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Hank Mann

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Hank Mann
Hank Mann, film comedian (SAYRE 6588).jpg
Mann in 1925
Born
David William Lieberman

(1887-05-28)May 28, 1887
Russia
DiedNovember 25, 1971(1971-11-25) (aged 84)
Resting placeHollywood Forever Cemetery
Occupation
  • Actor
  • comedian
Years active1912–1960
Spouse(s)
Estelle Olmsted
(m. 1920; div. 1921)

Rachel (Rae) Max
(m. 1924; died 1947)

Dolly Myers Robinson
(m. 1948)
[citation needed]

Hank Mann (born David William Lieberman, May 28, 1887 – November 25, 1971) was a Russian Empire-born and American comedian and silent screen star who was a member of the Keystone Cops. According to fellow actor and original member of the ensemble Edgar Kennedy, Mann was the originator of the idea for the Keystone Cops.[citation needed]

Career

Hank Mann was born in the Russian Empire[1][2][3] but emigrated to New York City with his parents and siblings in 1891.[3]

"Barney Oldfield's A Race for a Life" [1913] with left to right:Hank Mann;  Ford Sterling; Al St John and in foreground Mabel Normand
"Barney Oldfield's A Race for a Life" [1913] with left to right:Hank Mann; Ford Sterling; Al St John and in foreground Mabel Normand
Left:Ford Sterling as Keystone Cops Police chief [seated}; 4th from right AL St John; 3th from right: Hank Mann;  in "In the Clutches of the Gang (1914)
Left:Ford Sterling as Keystone Cops Police chief [seated}; 4th from right AL St John; 3th from right: Hank Mann; in "In the Clutches of the Gang (1914)

Mann was one of the earliest of film comedians, working first for Mack Sennett as an original Keystone Cop,[4] and later for producers William Fox and Morris R. Schlank in silent film comedies. With the advent of motion picture sound and the "talkies", he became a popular bit player and background extra in many quintessential motion picture dramas as well as comedies, including The Maltese Falcon (one of a group of reporters) and Mr. Smith Goes to Washington (as a photographer). One of his more sizable talkie roles was as a flustered hotel manager in the 1944 comedy-mystery Crime by Night, and he reunited with fellow Keystone player Chester Conklin as bartenders in the 1952 Bob Hope comedy Son of Paleface.

Hank Mann in 1920
Hank Mann in 1920
Mann (right) as Charlie Chaplin's boxing opponent in City Lights (1931)
Mann (right) as Charlie Chaplin's boxing opponent in City Lights (1931)

One of Mann's most famous bits was as the "glass door man" in the Three Stooges' short Men in Black. Later in his career he continued to play bit parts in TV comedies, and made some appearances in several Jerry Lewis film comedies in the 1960s. Although he never really retired completely from the film industry, his later years were spent as an apartment building manager with his wife, Dolly, in the Los Feliz section of Los Angeles.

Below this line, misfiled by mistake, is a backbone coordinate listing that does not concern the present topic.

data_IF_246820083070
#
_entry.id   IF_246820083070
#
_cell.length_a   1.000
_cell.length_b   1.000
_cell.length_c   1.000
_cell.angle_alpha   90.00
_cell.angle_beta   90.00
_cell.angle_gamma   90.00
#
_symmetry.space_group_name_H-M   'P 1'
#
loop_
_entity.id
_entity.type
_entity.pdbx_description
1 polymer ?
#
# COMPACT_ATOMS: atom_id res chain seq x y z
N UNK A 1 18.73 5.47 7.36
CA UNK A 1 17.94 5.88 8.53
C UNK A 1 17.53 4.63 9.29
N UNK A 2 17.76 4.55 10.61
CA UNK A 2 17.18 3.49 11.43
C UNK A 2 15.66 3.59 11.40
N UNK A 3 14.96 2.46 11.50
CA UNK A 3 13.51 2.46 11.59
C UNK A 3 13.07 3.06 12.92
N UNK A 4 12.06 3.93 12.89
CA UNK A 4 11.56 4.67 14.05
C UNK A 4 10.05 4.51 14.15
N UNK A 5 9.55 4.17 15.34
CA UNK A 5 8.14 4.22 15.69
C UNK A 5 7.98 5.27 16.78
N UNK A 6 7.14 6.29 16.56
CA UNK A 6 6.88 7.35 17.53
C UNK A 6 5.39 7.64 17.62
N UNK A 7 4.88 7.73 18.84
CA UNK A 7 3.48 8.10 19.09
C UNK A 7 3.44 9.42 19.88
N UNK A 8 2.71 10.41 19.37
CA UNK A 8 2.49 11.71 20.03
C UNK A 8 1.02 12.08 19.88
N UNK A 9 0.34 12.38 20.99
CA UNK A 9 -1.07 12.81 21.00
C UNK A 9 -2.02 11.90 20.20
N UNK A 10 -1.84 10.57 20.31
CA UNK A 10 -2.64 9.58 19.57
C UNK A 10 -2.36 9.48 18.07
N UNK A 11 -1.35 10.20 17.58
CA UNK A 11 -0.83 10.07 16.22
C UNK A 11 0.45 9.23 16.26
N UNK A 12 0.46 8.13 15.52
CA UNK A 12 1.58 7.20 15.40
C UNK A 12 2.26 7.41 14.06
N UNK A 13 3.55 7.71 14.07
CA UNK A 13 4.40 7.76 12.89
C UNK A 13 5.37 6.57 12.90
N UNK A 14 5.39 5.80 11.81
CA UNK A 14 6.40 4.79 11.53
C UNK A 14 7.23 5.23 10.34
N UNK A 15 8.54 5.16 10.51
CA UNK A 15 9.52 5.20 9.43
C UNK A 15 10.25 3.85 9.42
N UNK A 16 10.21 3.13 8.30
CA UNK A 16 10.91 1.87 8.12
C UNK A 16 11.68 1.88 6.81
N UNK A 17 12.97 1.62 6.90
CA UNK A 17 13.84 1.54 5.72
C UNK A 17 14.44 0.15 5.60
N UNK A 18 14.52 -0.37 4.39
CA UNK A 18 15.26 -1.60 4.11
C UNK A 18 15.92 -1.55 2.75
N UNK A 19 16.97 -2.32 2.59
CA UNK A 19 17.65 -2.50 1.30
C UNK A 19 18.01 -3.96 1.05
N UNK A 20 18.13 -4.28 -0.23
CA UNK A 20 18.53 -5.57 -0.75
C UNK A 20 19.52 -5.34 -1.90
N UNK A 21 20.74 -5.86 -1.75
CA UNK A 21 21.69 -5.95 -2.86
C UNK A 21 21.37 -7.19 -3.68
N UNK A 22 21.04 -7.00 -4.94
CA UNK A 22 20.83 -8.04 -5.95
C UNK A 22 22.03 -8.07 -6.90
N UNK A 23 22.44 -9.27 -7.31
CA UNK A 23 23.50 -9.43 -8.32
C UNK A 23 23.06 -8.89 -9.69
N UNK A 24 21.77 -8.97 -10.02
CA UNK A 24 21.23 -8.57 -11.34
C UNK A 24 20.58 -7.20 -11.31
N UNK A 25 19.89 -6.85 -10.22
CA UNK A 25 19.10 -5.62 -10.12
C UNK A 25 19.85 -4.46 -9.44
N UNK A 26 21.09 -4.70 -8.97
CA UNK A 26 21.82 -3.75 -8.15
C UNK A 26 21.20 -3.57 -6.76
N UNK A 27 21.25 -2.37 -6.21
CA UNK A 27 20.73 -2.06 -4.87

Death

Mann died on November 25, 1971, at the Braewood Convalescent Hospital[4] in South Pasadena, California.[5] He is interred in the Hall of David Mausoleum in the Hollywood Forever Cemetery in Hollywood, California.[6]

Awards

For his contribution to the motion picture industry, Hank Mann has a star on the Hollywood Walk of Fame at 6300 Hollywood Boulevard.[7]

Selected filmography

References

  1. ^ "David William Or Hank Lieberman Or Mann", United States, World War II Draft Registration Cards, 1942, FamilySearch, retrieved February 11, 2010
  2. ^ "Hank Mann", United States Census, 1920, FamilySearch, retrieved February 11, 2010
  3. ^ a b "Hank Mann", United States Census, 1930, FamilySearch, retrieved February 11, 2010
  4. ^ a b "Hank Mann, 84, Member Of Keystone Kops, Dead". The New York Times. Associated Press. November 27, 1971. p. 34. Retrieved July 21, 2021.
  5. ^ "Hank Mann", United States Social Security Death Index, FamilySearch, retrieved February 11, 2010
  6. ^ Interactive Site Map Archived 2017-07-08 at the Wayback Machine. Hollywood Forever. Retrieved 2012-02-11.
  7. ^ Hank Mann. Hollywood Walk of Fame. Retrieved 2012-02-11
  8. ^ Workman, Christopher; Howarth, Troy (2016). Tome of Terror: Horror Films of the Silent Era. Midnight Marquee Press. p. 218. ISBN 978-1936168-68-2.
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Hank Mann
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